As I’ve detailed in previous articles, as much as politicians and leaders in major towns and cities would like you to believe otherwise, there is a significant exodus of people moving away from major built-up urban areas to a slower and safer pace of life in the countryside.
In addition to this, the data also showed that enquiries, sales and new instructions all continued to rise firmly and almost eight out of ten surveyed (78%) reported that sales below £500k are at least level with asking prices.
All through this year, I’ve been clear with my views that property prices were not going to crumble in 2020. However, 2021 is a completely different matter. In my opinion, the market’s outlook hinges on the availability of a vaccine and how the Brexit negotiations go.
Hugh Wade-Jones, Managing Director of Enness Global Mortgages, offered his views on the current state of the market; “Property prices and buyer activity remain on an upward trajectory. But broader economic instability is shrouding the future health of the market with an air of uncertainty.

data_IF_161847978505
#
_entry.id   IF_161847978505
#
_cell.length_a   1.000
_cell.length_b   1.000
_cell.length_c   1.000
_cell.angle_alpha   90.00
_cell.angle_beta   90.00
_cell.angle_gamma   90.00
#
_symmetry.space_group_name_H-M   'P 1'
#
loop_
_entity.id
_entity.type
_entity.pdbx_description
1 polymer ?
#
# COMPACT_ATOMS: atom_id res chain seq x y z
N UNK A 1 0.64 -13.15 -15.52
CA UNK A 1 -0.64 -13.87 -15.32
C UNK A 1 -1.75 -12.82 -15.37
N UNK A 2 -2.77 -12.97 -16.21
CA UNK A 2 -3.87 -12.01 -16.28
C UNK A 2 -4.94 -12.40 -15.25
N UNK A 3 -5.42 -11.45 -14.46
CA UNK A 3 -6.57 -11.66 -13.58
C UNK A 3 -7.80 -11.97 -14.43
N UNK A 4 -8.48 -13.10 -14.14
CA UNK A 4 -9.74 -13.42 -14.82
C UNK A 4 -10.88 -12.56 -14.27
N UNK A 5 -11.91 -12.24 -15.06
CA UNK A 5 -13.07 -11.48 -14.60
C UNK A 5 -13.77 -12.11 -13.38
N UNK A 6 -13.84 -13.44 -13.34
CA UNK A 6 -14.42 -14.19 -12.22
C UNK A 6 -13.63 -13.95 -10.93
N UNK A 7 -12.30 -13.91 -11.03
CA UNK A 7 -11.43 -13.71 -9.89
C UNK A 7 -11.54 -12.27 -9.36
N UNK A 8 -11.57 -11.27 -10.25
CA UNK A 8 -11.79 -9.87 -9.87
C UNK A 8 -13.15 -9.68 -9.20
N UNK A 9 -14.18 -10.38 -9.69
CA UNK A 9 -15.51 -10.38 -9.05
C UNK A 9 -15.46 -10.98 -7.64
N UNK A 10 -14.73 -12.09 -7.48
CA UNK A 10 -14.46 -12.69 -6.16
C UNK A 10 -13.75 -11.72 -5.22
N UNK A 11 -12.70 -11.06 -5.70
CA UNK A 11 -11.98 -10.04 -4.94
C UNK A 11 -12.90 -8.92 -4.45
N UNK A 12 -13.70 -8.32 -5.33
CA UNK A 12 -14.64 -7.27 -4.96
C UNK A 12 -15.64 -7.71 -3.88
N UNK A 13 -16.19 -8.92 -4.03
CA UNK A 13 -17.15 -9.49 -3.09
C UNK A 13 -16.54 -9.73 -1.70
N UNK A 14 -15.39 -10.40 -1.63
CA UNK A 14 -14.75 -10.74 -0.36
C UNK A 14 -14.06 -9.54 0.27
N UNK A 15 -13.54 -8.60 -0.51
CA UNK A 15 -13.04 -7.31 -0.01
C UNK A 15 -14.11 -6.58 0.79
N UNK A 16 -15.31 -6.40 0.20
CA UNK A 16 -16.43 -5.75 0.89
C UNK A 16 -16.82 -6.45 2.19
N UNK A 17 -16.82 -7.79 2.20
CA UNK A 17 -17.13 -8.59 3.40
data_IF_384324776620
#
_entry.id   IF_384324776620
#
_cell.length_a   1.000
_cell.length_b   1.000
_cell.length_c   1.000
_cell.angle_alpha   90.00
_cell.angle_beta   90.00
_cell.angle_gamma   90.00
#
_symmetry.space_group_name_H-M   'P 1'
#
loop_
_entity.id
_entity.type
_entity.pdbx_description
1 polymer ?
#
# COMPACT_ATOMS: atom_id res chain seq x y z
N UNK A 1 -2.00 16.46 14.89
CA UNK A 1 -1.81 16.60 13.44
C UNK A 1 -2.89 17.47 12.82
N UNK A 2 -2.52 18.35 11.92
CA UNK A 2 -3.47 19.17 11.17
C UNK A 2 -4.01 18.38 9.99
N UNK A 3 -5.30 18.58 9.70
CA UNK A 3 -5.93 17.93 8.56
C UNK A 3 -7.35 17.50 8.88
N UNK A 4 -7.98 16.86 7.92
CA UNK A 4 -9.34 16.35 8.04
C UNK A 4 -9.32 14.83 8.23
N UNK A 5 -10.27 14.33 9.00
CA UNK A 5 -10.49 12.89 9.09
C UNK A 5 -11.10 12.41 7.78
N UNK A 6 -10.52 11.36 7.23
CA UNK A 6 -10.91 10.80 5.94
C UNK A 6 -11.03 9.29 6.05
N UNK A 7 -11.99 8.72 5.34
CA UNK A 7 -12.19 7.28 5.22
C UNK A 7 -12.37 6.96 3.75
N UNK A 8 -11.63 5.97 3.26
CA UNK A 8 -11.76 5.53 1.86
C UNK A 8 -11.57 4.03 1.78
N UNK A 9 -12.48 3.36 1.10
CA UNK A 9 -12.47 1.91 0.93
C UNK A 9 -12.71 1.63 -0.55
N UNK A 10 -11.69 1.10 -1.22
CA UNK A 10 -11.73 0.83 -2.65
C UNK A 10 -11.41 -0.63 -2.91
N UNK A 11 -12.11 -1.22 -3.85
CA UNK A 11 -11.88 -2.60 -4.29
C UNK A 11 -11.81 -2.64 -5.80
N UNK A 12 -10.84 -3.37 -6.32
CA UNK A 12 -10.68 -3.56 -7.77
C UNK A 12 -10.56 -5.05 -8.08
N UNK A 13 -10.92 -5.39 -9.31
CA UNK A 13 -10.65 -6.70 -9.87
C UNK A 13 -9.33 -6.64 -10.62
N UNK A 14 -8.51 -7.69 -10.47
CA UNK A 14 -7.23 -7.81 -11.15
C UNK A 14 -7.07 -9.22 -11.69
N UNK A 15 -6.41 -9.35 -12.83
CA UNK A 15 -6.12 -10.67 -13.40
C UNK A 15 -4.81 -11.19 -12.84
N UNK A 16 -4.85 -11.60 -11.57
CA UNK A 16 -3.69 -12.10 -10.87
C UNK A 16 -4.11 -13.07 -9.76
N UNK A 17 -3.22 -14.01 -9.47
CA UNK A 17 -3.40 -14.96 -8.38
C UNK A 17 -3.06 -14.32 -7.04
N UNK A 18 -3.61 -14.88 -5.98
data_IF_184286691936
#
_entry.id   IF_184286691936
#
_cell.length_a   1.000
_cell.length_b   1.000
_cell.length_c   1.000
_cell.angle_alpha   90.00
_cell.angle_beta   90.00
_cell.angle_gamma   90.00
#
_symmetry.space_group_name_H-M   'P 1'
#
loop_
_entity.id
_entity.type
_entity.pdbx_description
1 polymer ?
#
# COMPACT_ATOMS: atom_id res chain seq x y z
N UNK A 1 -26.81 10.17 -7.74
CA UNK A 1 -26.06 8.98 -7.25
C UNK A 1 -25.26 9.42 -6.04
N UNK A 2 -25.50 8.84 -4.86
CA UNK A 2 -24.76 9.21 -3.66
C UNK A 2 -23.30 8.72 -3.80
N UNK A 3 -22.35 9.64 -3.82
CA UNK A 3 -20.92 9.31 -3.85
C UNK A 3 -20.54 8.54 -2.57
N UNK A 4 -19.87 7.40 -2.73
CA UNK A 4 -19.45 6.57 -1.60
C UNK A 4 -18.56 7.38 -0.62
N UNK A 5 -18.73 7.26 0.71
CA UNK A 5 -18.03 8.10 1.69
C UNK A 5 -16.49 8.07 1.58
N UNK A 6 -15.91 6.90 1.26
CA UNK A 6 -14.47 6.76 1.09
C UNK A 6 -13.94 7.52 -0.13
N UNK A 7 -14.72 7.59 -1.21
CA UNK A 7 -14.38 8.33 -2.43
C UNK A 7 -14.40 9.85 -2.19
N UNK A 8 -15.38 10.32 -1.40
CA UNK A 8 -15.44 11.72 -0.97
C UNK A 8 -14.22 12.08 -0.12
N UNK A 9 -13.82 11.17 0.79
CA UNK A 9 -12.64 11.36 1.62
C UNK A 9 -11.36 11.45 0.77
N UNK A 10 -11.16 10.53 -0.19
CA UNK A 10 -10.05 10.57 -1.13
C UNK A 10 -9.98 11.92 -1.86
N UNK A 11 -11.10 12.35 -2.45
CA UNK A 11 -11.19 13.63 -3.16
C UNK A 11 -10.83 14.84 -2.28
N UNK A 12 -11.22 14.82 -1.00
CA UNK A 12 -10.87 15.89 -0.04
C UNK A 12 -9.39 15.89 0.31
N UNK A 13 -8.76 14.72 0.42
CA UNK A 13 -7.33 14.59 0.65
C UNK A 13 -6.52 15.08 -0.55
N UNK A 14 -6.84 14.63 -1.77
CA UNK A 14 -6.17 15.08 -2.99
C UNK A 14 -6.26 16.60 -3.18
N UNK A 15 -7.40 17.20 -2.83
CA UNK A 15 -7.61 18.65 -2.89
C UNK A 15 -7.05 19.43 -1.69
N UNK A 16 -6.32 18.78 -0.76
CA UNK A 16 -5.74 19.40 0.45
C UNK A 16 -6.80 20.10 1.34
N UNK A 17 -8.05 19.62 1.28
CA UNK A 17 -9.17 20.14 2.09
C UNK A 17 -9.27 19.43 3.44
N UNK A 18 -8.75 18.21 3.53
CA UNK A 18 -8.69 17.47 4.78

This has caused many lenders to tighten their belts in recent weeks despite interest rates remaining extremely favourable. However, those buying at the sub £500,000 threshold are continuing to beg, borrow and borrow some more to secure a mortgage and take advantage of the current financial landscape.
While stricter lending conditions may see this activity cool over the coming months, the market will be driven forward by buyers at the top end of the market. Lenders are still willing and able to facilitate great mortgage rates for those with a particular financial pedigree and demand at the top end remains very strong as a result.
These high-end homebuyers tend to be the ones driving demand for larger homes and more outdoor space, with an eye on a potential second wave and the ensuing lockdown that could follow. As a result, this section of the market, in particular, is predicted to perform very well over the coming months.”